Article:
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David Jordan, LMBT
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June 2018

Hello, and welcome to this month’s article! The summer months can be a good time to step back from your day-to-day life and see if things are going the way you want them to. It’s easy to lose sight of those goals you’ve deemed as important when you’re caught up in life’s constant demands. So set aside some “me” time to take stock and adjust your plans as needed.

How you feel sets the stage for all aspects of your life, so be sure to make choices that can help you to stay healthy and happy.

No matter your age, regular massage is one of the best ways to support your overall health. This month’s feature article addresses massage benefits for older folks, but numerous studies show massage can benefit everyone from infants to seniors. And as in all things, being consistent can yield better results. So make that next massage a priority.

See you soon; your next massage session awaits!

This Is Why Older Americans Definitely Need Massage
by Lily Zhao

Although it may not seem like a concern, a new study shows that collecting Social Security later may be detrimental to the elder population’s health.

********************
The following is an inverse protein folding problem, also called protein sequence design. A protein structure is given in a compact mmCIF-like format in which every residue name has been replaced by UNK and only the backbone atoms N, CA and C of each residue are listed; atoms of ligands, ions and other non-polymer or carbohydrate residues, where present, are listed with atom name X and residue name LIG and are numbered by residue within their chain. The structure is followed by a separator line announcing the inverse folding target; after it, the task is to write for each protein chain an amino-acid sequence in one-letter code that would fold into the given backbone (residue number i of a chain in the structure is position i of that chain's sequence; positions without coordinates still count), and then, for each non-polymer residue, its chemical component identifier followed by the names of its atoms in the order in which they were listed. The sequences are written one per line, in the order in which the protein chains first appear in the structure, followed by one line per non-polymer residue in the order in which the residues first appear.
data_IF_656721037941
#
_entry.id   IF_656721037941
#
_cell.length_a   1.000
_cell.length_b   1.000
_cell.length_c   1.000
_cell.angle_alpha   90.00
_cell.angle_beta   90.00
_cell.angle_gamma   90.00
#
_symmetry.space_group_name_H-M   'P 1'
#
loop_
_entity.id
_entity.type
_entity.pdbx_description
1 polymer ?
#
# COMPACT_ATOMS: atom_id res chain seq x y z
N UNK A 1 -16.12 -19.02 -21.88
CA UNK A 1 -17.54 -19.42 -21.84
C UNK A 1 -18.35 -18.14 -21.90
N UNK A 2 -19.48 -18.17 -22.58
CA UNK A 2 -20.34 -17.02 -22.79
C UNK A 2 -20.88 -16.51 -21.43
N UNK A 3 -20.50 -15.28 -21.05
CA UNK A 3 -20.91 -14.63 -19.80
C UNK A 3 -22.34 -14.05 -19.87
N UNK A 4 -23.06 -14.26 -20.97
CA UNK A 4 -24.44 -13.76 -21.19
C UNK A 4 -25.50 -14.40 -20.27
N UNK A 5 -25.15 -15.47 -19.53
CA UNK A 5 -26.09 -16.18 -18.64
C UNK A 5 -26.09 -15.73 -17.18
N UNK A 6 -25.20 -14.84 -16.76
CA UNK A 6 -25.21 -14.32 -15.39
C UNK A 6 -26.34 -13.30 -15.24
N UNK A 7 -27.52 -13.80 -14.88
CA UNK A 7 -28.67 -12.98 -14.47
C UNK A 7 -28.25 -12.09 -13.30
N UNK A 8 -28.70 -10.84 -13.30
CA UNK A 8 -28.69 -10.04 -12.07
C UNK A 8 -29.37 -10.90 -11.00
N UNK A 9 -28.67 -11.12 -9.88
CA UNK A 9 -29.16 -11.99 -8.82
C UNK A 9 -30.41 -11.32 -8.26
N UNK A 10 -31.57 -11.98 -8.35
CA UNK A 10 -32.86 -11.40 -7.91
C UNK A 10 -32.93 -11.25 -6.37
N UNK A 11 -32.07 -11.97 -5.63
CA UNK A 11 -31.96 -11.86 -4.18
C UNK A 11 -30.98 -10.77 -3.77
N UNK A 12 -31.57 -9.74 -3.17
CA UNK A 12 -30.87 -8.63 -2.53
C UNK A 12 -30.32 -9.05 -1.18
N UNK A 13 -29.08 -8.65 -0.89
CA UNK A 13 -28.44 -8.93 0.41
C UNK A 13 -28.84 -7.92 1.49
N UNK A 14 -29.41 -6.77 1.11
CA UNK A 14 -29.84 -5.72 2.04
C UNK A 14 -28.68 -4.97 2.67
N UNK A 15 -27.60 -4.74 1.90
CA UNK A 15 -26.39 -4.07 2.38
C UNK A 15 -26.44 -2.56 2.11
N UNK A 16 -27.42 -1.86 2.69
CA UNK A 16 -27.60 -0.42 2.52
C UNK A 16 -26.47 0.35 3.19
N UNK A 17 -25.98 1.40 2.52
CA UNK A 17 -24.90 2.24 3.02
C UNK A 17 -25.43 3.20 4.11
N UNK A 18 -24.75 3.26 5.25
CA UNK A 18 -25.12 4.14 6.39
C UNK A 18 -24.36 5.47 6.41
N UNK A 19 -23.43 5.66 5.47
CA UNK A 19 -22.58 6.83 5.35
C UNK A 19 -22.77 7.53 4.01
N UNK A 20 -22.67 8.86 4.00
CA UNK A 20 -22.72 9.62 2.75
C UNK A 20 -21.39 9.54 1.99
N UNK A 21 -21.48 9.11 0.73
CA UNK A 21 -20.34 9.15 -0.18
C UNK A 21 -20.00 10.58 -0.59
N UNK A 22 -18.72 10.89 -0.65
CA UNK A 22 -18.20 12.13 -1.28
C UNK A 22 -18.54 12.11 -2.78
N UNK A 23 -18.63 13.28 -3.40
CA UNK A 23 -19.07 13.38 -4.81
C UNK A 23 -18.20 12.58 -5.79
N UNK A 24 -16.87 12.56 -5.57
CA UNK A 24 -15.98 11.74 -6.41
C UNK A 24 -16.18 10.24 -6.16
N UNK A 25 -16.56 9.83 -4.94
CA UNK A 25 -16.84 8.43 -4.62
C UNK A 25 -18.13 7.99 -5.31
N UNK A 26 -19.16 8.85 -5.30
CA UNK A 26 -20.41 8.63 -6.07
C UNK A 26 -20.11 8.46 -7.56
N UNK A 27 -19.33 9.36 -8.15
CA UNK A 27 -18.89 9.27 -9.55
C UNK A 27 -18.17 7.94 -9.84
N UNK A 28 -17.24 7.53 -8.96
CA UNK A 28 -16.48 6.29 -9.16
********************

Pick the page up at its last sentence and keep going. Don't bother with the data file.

In October 2017, the University of Michigan released a study revealing that as the retirement age increases, the health of older people nearing retirement is decreasing.

According to the study, pre-retirement generations today have more health issues impacting their lives compared to prior generations in their 50s.

The study used data from long-term health studies and is the first to focus specifically on a group of Americans based on Social Security retirement age.

The study suggests that older workers will continue to face more challenges than previous generations as they work, apply for Social Security disability payments and retire using other sources of income.

Aging Americans— selena Belisle, a senior massage educator, said that people are living longer but not staying as active. “We are not using our joints properly with this immobility, and that’s when we use them at all,” she said.

“The problem is, many of us work long hours, and the last thing we want to do after a long hard day’s work is exercise.”

Benefits of Senior Massage— If a client is looking for a healing and soothing way to combat old age, massage may provide more benefits than they might first realize.

“Massage therapy for geriatrics is on the rise,” Belisle said. “As the massage industry continues to grow, massage is becoming a popular choice among Americans for pain relief and overall health.”

Ann Catlin, OTR, LMT, an occupational and massage therapist in eldercare and disability rehabilitation, said that massage can influence a person’s well-being and ability to live well and longer for older adults with chronic health conditions.

“Massage can have a significant positive impact on physical symptom relief of chronic health conditions older adults live with, such as arthritis, diabetes, COPD and recovery from injury or surgery,” Catlin said.